Why is this a good time to start this project? One main factor is that computers are getting more powerful. Also, a new generation of children is growing up in an environment where computers exist as a commodity. We would like to seed the idea that such devices are much more capable than a TV that sometimes responds to your finger flicks.
The computer has become an essential part of our civilization. However, the way people use this decades-old technology still has not unleashed its full potential. Alan Kay said nearly 20 years ago, and we still believe holds true: “The Computer Revolution has not happened yet”1.
People are often stuck with mundane applications provided by others. This is problematic because they cannot look under the hood to understand how things work, or modify applications to suit their own needs. Another problem is that applications are often mere simulations of old media such as paper print. We expect that treating the computer as its own medium (and taking advantage of its dynamic nature) will trigger a revolution that rivals the one that was brought on by the invention of the printing press.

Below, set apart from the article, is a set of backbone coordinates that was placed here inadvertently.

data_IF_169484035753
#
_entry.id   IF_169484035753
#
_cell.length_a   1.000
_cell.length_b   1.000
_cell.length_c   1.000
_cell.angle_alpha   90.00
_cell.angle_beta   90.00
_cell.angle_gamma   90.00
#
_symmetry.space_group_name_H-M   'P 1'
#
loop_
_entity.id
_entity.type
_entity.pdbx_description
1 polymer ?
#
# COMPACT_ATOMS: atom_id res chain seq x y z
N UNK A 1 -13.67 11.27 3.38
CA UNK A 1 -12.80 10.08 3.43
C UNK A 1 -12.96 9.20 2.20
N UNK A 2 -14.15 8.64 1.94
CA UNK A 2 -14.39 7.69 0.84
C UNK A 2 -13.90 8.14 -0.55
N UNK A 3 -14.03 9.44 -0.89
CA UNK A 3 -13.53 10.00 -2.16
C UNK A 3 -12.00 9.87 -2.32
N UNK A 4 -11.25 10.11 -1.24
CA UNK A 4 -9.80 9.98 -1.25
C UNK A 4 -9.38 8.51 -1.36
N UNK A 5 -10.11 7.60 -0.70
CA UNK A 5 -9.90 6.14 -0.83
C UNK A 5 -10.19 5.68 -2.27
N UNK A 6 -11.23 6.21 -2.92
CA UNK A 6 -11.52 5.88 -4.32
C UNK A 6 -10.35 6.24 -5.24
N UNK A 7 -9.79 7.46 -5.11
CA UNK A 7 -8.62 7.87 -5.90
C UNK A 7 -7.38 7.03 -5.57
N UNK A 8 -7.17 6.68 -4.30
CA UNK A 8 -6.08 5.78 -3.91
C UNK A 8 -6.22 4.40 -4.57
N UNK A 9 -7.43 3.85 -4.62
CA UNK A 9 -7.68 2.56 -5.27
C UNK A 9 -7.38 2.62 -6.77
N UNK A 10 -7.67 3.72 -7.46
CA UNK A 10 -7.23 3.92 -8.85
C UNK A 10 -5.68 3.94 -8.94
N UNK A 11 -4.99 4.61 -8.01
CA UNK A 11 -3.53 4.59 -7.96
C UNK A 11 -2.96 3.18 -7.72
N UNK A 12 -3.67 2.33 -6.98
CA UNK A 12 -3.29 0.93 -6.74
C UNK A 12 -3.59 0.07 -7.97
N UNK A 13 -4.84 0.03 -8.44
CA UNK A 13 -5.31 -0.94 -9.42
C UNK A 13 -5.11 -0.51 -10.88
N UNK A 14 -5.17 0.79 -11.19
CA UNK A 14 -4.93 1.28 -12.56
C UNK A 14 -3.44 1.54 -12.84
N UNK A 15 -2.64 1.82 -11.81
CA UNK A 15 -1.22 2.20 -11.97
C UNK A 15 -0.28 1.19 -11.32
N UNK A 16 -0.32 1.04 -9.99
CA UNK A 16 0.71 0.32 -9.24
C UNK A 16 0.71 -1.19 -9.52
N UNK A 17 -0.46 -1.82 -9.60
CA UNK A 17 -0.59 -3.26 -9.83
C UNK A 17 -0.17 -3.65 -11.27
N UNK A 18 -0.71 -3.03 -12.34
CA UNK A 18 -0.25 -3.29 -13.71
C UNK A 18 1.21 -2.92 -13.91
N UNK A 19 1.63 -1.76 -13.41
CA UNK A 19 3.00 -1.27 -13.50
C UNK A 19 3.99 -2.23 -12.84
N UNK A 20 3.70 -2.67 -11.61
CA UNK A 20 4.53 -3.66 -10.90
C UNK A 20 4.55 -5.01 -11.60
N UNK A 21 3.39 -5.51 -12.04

What can we do to accelerate the revolution? From our observation, the computer revolution is intertwined with the education revolution (and vice versa). The next steps in both are also highly overlapped: the computer revolution needs a revolution in education, and the education revolution needs a revolution in computing.
We think that, for any topic, a good teacher and good books can provide an above threshold education. For computing, one problem is that there aren’t enough teachers who understand the subject deeply enough to teach effectively and to guide children. Perhaps we can utilize the power of the computer itself to make education better? We don’t hope to be able to replace good teachers, but can the computer be a better teacher than a bad teacher?
In other words, we are aiming to make the quip “Seymour on the disk!” reality. We hope that the idea will apply to wide range of subjects, but we are particularly interested in Powerful Ideas in mathematics, sciences and computer literacy.
- Alan Kay. The Computer Revolution Hasn’t Happened Yet, 1997. A talk given at the OOPSLA ’97 conference. Movies are available online. [return]